I’m not here solely to complain (just mostly).
Thinking back to Web 1.0, and specifically to the turning point between 1.0 and 2.0, I’d like to propose that maybe we made a wrong turn. The issue at hand was that hosting one’s own site was still too much of a technical burden, and the direction we went was towards having businesses host them for us. Perhaps there was another way.
What are the specific difficulties with hosting one’s own site? Here are the ones I can think of:
Bad tooling: basically none of the tools you’re required to use (web server, TLS, DNS, your home router) are designed for the average person.
Single point-of-failure: if your machine is off, your site is down.
Security: it’s important to stay ahead of the hackers, but it takes time to do so.
Hostile environment: this is separate from security, and includes difficulties like dynamic home IPs and bad ISP policies (such as asymetric upload/download speeds).
These are each separate avenues of attack.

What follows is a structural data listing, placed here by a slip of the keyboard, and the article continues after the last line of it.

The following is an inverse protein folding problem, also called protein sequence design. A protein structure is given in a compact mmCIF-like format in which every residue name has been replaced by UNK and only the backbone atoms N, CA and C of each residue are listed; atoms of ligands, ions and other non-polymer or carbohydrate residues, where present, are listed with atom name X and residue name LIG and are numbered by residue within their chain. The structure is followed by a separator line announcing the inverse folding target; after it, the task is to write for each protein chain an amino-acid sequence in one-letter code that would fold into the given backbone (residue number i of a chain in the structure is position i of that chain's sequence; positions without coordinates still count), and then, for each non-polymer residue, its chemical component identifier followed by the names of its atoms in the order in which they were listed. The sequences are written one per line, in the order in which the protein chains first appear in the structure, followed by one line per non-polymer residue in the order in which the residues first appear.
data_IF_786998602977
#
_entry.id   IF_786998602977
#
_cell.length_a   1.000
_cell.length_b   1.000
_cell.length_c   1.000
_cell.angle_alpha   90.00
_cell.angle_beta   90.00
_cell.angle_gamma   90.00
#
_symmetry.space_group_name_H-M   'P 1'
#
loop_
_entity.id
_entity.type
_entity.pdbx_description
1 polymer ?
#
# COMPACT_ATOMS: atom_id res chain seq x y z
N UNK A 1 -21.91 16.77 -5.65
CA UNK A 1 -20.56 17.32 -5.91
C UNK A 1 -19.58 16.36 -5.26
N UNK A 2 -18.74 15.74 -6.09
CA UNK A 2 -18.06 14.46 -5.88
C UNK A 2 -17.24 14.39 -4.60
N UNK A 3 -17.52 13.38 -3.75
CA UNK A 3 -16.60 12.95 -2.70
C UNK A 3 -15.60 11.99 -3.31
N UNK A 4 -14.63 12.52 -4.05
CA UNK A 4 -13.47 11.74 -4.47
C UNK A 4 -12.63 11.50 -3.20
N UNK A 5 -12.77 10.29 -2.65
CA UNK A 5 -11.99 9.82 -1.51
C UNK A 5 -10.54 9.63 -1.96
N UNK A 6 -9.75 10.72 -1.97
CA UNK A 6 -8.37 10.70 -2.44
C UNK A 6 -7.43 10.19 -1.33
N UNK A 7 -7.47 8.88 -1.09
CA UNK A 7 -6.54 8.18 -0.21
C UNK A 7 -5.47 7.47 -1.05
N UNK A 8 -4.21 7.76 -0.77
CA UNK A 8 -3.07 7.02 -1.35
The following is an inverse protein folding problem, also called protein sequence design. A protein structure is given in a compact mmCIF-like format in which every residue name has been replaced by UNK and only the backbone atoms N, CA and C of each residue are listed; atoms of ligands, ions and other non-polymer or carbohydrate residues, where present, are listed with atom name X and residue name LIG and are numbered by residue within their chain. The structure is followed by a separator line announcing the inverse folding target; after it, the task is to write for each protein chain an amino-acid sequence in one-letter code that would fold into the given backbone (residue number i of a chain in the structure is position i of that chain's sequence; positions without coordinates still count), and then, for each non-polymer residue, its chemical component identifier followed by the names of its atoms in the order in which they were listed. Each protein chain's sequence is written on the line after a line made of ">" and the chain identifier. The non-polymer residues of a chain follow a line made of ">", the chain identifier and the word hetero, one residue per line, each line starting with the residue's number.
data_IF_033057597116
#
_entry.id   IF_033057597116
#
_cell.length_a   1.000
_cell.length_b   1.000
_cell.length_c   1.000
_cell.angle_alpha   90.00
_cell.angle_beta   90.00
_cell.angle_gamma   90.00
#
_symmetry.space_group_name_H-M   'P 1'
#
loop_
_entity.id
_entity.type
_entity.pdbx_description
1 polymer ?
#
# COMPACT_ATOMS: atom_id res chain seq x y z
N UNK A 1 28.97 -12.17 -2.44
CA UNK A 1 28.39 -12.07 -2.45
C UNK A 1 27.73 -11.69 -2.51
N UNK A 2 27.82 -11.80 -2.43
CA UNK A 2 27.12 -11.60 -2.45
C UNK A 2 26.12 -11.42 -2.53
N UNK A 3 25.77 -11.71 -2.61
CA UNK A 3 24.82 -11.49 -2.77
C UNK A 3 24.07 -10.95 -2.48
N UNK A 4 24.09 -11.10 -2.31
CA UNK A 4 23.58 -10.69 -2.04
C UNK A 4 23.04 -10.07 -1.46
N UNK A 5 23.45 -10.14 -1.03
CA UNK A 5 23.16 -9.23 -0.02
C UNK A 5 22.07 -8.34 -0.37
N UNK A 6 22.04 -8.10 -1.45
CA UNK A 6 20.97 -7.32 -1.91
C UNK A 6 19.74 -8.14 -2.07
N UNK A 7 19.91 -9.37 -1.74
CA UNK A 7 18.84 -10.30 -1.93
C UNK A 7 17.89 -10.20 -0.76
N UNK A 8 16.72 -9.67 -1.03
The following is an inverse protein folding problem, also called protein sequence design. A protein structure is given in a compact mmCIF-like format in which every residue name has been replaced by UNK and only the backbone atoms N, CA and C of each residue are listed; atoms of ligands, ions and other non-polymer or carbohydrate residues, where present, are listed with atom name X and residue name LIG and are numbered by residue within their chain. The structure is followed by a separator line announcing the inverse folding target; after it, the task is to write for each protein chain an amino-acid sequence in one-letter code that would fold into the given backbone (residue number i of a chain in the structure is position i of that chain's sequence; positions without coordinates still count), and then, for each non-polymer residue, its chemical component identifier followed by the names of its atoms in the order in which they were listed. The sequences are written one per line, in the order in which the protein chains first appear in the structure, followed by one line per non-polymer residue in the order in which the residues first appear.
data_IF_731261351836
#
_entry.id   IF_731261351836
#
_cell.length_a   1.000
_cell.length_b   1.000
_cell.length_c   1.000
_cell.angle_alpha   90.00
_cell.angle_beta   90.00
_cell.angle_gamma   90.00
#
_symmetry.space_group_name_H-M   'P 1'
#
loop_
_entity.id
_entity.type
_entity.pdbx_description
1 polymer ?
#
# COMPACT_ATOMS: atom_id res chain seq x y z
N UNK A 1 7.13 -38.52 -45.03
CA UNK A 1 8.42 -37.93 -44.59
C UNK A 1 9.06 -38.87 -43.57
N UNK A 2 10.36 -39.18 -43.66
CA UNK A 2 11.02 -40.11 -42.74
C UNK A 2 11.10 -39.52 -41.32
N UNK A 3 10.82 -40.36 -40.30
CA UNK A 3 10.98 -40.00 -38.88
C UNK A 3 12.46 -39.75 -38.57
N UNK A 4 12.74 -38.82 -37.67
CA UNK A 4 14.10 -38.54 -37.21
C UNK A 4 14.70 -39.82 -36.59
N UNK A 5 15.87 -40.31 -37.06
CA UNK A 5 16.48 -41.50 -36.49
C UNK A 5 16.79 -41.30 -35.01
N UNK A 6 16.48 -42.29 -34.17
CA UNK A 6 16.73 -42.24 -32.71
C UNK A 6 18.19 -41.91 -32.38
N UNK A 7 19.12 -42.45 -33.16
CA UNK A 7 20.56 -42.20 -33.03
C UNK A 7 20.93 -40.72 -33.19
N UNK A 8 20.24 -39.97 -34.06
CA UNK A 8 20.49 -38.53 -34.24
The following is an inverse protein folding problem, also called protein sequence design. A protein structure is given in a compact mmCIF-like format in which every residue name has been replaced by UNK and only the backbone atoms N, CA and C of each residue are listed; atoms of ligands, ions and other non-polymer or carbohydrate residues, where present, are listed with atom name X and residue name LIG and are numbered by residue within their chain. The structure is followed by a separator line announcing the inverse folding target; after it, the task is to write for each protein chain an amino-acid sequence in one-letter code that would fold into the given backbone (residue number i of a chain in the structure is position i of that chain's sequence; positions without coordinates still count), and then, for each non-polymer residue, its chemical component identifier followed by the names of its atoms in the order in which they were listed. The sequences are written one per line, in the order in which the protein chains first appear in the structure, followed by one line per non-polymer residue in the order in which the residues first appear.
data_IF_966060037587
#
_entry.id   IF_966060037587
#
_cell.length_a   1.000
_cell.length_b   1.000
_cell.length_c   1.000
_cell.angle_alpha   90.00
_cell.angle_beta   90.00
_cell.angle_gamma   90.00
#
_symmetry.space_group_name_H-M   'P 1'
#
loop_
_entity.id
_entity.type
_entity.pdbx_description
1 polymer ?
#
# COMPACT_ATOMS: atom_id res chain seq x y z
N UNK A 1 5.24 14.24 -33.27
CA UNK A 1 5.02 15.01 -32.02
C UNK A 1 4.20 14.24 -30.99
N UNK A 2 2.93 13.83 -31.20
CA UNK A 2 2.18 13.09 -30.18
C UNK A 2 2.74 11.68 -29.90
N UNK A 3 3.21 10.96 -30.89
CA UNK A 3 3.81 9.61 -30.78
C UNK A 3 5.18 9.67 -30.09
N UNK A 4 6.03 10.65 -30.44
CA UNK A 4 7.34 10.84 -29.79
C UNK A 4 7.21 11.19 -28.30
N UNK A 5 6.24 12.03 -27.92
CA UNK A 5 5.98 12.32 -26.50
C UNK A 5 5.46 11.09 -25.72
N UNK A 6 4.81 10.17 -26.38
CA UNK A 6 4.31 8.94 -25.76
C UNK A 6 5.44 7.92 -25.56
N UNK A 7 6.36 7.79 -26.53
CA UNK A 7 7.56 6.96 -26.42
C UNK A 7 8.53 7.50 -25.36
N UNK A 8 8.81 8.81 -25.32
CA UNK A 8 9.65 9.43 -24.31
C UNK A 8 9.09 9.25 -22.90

Bad tooling is a result of the fact that devs generally build technology for themselves or their fellow devs, and only build for others when they’re being paid to do it. This is merely an attitude problem.
Complex languages are really a sub-category of bad tooling. The concesus seems to be that the average person isn’t interested or capable of working in HTML/CSS/JS. This may be true today, but it wasn’t always. Most of my friends in middle and high school were well within their interest and capability to create the most heinous MySpace pages the world has ever seen, using nothing but CSS generators and scraps of shitty JS they found lying around. So what changed? The tools we use to build those pages did.